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Château de Lunéville

Le château des Lumières
Château des Lumières
Château des Lumières
Château des Lumières
The castle of Lunéville is the largest castle in east France and a masterpiece of classical architecture. Visitors can enjoy two hectares of buildings with more than 21,000 square metres of space. The French garden and its park cover an area of 19 hectares in the city centre.

The castle was built from 1702 to 1723. The architect was Germain Boffrand. It was home to Leopold I. from 1698-1729, François III from 1729-1737, the regent Elisabeth-Charlotte of Orléans and Stanislaus Leszczynski from 1737-1766. In 1766 the duchy of Lorraine became part of France and the castle became home to further renowned cavalry regiments until the beginning of the 20th century.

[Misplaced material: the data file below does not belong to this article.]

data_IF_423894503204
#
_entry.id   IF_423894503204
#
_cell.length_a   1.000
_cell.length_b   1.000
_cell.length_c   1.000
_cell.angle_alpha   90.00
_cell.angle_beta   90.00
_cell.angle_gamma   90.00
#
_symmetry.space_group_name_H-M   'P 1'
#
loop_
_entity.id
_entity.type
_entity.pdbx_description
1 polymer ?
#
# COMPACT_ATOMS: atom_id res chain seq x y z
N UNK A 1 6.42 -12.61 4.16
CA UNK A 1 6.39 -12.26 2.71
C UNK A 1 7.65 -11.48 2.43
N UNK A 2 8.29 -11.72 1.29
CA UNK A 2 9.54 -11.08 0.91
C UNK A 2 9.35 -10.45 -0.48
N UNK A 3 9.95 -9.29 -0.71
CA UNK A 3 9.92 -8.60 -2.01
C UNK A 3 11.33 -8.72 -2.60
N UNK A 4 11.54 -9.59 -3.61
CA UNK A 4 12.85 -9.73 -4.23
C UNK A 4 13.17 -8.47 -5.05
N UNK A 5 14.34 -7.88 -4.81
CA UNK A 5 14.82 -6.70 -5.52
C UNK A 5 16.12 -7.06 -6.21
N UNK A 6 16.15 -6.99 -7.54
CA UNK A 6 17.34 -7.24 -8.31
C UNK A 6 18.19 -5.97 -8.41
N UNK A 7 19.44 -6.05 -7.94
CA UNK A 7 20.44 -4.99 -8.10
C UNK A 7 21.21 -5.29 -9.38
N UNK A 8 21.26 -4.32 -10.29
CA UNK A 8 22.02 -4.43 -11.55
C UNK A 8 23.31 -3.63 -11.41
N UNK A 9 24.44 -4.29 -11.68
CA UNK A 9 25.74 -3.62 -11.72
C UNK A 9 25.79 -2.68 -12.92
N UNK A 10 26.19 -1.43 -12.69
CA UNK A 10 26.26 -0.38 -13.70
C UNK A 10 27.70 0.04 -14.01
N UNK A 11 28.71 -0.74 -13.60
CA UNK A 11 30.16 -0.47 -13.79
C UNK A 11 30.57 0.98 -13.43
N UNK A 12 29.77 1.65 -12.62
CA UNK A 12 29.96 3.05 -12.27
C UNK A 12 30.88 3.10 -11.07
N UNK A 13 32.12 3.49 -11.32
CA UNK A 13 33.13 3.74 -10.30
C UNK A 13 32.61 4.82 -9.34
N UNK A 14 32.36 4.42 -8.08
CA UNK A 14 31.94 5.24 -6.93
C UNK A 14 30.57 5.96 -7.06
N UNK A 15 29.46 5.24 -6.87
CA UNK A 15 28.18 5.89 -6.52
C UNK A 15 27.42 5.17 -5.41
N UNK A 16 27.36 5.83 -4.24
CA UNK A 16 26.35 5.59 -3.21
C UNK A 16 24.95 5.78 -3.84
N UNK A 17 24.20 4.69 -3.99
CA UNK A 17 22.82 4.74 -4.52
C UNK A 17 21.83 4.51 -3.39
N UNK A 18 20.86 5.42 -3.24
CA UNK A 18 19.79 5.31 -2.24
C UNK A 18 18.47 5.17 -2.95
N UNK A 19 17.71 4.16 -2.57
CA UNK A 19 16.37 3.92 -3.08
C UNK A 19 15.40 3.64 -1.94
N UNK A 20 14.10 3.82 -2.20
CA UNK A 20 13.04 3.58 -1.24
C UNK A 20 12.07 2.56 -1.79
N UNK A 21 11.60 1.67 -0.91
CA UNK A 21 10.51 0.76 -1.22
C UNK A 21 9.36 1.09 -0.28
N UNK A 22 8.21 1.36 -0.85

After being almost destroyed in a fire on 2nd January 2003 the castle was restored and is now open for shows and events which complement its cultural and touristic development.

The Garden and Park with its forest

The park with its forest (Parc des Bosquets) was created true to scale to the Palais of the Duke of Lorraine, and its geometric beds impress with their monumental layout. Yves des Hours, who designed the park, developed the aestheticism of the so-called French gardens for Duke Leopold.

Stanislaus Leszczynski and his architect Emmanuel Héré created temporal constructions in the park which embodied the Rococo fantasies. Despite its destruction, the park with its forest, which were restored after the Second World War, were recognised as a cultural heritage in 1998.

Château de Lunéville

Place de la 2ème division de Cavalerie
+33 3 83 76 04 75
Opening hours
Open all year
Monday: 10:00-12:00, 14:00-18:00 ,
Wednesday - Sunday: 10:00-12:00, 14:00-18:00 ,

48.594703, 6.490026